This document describes in great detail the needs of blind users. For example, it says that the DTB player should include sixty-five different navigation and search functions that are useful or highly desirable and also states that it should have no more than eight keys. Otherwise senior citizens would be intimidated by it. It also says that batteries should last for at least twelve hours; it must include a CD-ROM drive; and, of course, it should fit in your shirt pocket.
Then the NISO working group was formed. We were really enthusiastic because here was a chance to find the right design criteria. So at the first meeting we began a discussion about batteries. Should they be rechargeable; should they be standard batteries; should they be replaceable by users; should they be solar batteries; and so on. After three hours of discussion someone finally said, "Let the manufacturers decide the battery type." Then we moved to something more important, a snoring detector. Yes, we discussed for an hour the fact that a lot of people read in bed, and the player should stop reading when the user falls asleep.
But seriously, as I said before, our participation in the DAISY Consortium and in the NISO working group was extremely useful in the design of our Victor product. So at the end of these two processes we felt we knew all--and I really mean all--the needs of users. And we knew we had to make some compromises. But which?
So here are the choices we made while designing Victor. And by the way, we used smaller groups of users to help us to make the final choices.
First of all we wanted the machine to be as compact as possible. Since we wanted it to be portable, we had to choose a CD ROM drive as opposed to a caddie drive. We decided that blind people could manipulate CD's because they have been doing that with music CD's for quite a long time. Our product runs on rechargeable batteries for about six to eight hours and weighs less than one kilogram.
Victor is also a flexible digital Talking Book player. The fact is that, when we designed the product, we said that the technology will change quite a bit in the near future, so we needed to have a flexible design because in the future you are going to have new speech-compression algorithms coming out. You are going to have new DAISY, new NISO, and new Open E-Book formats to support. And you are going to have new functions that the users will ask for. So we designed Victor around a very flexible platform. It is based on the RISC processor, called a Strong Arm, and it operates with a Linux operating system. The Victor is also quite user-friendly. To see the features demonstrated, see me afterward.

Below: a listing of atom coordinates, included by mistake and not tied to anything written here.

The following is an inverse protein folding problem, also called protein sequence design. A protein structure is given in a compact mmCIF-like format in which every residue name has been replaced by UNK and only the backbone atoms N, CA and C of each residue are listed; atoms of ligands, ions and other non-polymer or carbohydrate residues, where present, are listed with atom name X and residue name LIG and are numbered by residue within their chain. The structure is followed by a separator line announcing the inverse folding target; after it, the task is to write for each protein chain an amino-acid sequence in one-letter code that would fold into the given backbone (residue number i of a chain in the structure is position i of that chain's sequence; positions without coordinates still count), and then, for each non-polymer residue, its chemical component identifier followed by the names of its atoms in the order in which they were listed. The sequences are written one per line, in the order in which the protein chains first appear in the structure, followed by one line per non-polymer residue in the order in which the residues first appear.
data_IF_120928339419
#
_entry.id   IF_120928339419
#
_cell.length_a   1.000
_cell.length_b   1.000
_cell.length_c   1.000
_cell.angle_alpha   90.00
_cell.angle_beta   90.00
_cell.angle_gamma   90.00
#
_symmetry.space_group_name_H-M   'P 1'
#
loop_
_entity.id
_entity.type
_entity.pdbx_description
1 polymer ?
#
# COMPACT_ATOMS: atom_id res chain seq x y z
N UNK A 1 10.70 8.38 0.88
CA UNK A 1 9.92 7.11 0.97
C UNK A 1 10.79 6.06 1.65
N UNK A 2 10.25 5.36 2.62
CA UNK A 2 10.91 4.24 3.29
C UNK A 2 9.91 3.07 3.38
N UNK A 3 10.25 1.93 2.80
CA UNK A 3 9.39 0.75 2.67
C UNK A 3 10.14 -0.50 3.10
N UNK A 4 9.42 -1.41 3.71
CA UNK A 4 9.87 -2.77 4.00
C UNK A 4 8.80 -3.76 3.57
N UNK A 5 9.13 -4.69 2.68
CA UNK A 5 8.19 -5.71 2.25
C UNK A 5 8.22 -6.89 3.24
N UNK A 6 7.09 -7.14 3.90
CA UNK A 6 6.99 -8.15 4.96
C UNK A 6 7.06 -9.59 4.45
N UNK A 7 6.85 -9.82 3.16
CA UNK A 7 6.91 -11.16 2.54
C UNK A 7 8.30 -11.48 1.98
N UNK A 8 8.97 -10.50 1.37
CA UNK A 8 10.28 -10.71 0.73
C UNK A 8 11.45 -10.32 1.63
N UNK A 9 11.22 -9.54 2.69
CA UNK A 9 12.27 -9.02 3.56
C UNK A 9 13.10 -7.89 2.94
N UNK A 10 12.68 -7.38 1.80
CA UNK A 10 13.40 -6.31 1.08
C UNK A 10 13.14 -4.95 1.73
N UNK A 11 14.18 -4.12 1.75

Now that we know for sure that DTB is the next step toward better access to information, I would like to share with you my thoughts of what the near future will bring. First, we will see improvements on the players side, adding exciting new features like the possibility of adding your own voice notes to your document, more powerful search and navigation functions, the ability to have words spelled or their definitions given as you are reading.
The second generation of DTB players will be hand-held devices without any moving parts. You will be able to connect to the Internet, navigate a catalogue of available Digital Talking Books, and choose the one you like; it will be downloaded over the Internet and stored in the player's memory.
We may also see in a few years mainstream products become very good DTB Players. For example, another project going on in Japan consists of developing DTB playback software that will run on a Windows CE new gaming machine. The MPEG-3 music players may also be good DTB players in the future.
So in conclusion I would like to say that the DTB technology is a giant step forward toward equal access to information. I believe it is in the best interests of blind people to begin producing books in this new format as soon as possible.